L. 9 7/16 in. (24 cm); H. 6 13/16 in. (17.78 cm)
Gift of J. Pierpont Morgan, 1917 (17.194.251; 17.194.231)
These two vessels illustrate how Roman craftsmen could create fanciful shapes and designs with great versatility using the mold-blowing process. They were both made by blowing glass into a two-part mold, and the seams where the two halves of the mold met are visible on each vessel. The seam on the fish bottle runs along the top and bottom ridge of the fish's head and body, and on the bunch of grapes the seam runs down the sides of the flask. While such vessels are attractive in their own right, they were clearly made to hold some form of liquid, and both may have served to dispense a dressing or sauce at the dining table. Because it could not stand upright on its own, the fish bottle must have been securely stoppered in some way to prevent the contents from spilling out while not in use.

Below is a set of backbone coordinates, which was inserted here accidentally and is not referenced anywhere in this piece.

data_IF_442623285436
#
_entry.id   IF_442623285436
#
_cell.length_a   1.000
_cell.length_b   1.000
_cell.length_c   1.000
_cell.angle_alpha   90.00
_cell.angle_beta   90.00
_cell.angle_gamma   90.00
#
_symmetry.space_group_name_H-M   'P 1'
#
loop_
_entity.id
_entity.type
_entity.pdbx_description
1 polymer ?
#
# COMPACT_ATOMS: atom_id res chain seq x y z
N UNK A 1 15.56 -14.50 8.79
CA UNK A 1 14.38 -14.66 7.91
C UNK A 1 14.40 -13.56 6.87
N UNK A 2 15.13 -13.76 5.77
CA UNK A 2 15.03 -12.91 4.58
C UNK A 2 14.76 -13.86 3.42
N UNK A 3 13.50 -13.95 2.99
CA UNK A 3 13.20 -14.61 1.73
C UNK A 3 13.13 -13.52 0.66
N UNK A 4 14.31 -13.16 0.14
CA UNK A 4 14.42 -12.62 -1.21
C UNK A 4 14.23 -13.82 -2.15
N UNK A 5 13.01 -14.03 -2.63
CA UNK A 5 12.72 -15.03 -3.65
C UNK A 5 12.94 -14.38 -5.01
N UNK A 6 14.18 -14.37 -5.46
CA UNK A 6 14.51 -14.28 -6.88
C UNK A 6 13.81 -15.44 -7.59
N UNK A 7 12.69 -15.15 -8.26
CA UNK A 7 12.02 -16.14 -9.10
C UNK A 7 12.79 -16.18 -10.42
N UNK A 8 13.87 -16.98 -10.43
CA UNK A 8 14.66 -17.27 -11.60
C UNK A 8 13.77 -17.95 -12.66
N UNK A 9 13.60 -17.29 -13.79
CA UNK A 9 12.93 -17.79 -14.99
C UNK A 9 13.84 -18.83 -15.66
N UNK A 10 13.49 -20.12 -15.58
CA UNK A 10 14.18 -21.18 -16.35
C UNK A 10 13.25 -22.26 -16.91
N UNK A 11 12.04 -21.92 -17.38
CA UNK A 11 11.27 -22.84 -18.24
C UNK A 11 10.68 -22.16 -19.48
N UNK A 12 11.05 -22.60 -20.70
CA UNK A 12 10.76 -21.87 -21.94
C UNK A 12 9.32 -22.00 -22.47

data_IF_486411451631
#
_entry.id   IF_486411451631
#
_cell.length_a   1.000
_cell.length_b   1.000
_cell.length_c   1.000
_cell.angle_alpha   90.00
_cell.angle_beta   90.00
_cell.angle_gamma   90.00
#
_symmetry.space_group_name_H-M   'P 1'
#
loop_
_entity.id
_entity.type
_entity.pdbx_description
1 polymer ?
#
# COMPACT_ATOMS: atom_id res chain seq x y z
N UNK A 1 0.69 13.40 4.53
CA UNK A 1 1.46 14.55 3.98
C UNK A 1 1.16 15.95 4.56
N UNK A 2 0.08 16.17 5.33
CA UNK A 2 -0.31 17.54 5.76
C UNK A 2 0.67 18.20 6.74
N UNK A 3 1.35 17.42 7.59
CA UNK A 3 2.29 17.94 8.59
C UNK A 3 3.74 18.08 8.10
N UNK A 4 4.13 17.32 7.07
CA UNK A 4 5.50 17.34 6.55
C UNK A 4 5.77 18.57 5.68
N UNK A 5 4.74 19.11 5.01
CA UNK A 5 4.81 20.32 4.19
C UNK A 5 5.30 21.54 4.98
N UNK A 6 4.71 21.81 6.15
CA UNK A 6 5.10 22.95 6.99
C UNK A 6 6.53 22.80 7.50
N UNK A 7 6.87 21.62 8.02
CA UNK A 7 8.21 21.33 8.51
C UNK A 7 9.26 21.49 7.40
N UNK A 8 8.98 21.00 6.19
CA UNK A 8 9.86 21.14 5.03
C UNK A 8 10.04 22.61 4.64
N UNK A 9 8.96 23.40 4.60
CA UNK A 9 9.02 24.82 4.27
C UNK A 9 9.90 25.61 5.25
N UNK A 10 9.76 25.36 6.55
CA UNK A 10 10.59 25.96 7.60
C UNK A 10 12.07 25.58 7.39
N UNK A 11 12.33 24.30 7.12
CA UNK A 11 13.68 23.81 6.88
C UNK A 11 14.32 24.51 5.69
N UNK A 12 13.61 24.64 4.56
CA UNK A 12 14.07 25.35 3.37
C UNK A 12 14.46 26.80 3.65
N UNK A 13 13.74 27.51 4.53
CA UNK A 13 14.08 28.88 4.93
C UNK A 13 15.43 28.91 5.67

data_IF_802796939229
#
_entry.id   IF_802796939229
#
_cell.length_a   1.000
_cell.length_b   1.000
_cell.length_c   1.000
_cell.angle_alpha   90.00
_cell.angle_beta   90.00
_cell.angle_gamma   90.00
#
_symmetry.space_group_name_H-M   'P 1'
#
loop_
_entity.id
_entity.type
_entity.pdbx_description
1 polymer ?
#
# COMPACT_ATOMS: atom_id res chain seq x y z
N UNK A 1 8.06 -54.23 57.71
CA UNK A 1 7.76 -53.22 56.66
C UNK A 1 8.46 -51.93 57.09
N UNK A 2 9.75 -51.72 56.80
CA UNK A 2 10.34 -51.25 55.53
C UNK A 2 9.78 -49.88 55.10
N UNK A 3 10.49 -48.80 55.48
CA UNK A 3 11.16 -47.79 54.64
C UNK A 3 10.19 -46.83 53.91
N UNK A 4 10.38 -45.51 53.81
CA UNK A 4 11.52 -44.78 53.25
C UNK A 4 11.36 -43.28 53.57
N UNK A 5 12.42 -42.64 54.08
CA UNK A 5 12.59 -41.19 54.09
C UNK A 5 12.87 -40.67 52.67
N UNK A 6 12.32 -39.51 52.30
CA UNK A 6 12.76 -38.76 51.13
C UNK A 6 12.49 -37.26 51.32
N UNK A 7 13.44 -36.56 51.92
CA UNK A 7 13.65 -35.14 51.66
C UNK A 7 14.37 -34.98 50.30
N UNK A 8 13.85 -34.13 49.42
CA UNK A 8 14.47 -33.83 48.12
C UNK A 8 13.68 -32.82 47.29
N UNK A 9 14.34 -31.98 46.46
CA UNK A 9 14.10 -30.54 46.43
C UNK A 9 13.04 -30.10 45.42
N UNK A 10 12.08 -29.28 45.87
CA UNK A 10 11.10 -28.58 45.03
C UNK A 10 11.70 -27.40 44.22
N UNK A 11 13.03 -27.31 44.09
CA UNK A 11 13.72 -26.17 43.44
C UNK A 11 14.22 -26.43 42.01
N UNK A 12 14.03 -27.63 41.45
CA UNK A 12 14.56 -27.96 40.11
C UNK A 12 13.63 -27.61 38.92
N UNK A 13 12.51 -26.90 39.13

While the craftsman of the fish bottle simply finished the rim of his vessel after creating the decoration in the initial mold-blowing process, the creator of the grape flask added further embellishments to enhance the overall effect of his product. The rim and base of the flask were rounded and finished, and the handles drawn and attached separately. The spiral decoration on the neck, an unusual feature, was drawn from a thread of hot glass to imitate the curly stem of a grapevine. The finished product is an elegant and playful example of the creativity often exhibited by Roman glassmakers.
Many other shapes were created by Roman makers of mold-blown glasshead flasks were a particularly common type, although fruit such as dates also served as a popular model. The range and variety of molds used in Roman times were unmatched in later Western or Islamic glass production, and it is only in modern times that the technique has been exploited with the same degree of inventiveness and skill.